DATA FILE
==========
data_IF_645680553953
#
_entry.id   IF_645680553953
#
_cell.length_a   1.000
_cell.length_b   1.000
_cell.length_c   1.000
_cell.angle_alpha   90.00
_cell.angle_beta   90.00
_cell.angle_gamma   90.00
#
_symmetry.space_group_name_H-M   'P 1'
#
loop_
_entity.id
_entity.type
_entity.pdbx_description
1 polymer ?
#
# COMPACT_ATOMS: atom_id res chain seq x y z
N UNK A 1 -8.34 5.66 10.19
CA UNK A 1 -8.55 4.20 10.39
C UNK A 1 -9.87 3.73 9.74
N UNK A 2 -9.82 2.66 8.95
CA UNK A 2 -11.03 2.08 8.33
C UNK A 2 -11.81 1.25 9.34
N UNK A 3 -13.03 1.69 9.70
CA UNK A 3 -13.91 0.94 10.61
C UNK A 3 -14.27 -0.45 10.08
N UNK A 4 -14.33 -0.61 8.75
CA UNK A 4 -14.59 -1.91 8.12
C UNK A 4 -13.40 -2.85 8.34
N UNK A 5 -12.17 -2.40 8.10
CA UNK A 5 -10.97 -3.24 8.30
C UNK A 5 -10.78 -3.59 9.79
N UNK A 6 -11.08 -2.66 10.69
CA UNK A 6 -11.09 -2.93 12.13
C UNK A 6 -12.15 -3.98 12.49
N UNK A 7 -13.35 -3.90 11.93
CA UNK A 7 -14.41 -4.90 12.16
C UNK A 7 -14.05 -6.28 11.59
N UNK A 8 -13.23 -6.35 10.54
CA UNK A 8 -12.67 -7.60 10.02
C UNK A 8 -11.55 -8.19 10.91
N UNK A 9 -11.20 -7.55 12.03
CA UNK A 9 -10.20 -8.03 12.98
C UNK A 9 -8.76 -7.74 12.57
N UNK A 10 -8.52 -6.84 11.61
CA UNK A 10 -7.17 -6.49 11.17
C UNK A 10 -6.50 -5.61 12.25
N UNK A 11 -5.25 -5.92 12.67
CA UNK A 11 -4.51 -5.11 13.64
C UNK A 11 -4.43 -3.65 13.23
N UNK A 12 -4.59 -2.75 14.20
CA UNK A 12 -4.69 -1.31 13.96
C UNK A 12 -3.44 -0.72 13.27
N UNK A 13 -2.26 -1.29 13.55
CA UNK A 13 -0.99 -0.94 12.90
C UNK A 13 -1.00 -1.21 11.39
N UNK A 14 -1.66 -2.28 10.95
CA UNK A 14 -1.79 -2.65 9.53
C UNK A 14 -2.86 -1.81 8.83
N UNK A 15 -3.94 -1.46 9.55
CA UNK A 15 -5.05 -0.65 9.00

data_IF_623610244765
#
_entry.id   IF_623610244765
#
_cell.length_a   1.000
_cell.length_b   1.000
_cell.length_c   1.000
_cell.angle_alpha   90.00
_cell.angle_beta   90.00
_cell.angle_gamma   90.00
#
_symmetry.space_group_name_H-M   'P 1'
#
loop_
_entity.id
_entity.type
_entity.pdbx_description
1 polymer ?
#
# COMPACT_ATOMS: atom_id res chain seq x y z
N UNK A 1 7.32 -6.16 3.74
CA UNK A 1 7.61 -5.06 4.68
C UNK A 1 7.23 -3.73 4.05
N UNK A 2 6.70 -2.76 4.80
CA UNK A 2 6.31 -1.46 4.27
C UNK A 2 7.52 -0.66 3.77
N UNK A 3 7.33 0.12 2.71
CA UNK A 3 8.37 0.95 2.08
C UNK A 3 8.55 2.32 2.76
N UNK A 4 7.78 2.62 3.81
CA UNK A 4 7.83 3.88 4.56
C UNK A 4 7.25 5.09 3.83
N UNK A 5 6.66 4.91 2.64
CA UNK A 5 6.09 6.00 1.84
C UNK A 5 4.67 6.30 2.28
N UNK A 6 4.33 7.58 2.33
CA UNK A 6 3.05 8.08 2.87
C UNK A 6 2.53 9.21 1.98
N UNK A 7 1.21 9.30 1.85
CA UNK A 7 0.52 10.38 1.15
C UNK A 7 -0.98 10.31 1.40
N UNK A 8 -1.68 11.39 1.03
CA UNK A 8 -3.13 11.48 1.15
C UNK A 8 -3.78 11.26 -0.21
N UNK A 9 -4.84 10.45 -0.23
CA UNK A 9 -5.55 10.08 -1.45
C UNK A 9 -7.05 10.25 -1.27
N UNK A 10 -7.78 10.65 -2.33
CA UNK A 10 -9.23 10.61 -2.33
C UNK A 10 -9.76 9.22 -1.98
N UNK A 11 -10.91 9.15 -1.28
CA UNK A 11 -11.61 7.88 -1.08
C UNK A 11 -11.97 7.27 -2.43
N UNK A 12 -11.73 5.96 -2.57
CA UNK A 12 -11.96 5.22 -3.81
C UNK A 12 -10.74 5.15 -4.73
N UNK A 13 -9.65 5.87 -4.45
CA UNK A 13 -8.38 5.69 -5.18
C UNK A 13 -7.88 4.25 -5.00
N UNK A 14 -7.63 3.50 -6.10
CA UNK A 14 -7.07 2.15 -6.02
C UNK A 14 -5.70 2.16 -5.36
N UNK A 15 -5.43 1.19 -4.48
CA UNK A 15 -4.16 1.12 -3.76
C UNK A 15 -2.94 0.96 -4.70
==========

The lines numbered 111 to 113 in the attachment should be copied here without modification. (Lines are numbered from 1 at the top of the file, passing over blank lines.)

C UNK A 9 -7.05 10.25 -1.27
N UNK A 10 -7.78 10.65 -2.33
CA UNK A 10 -9.23 10.61 -2.33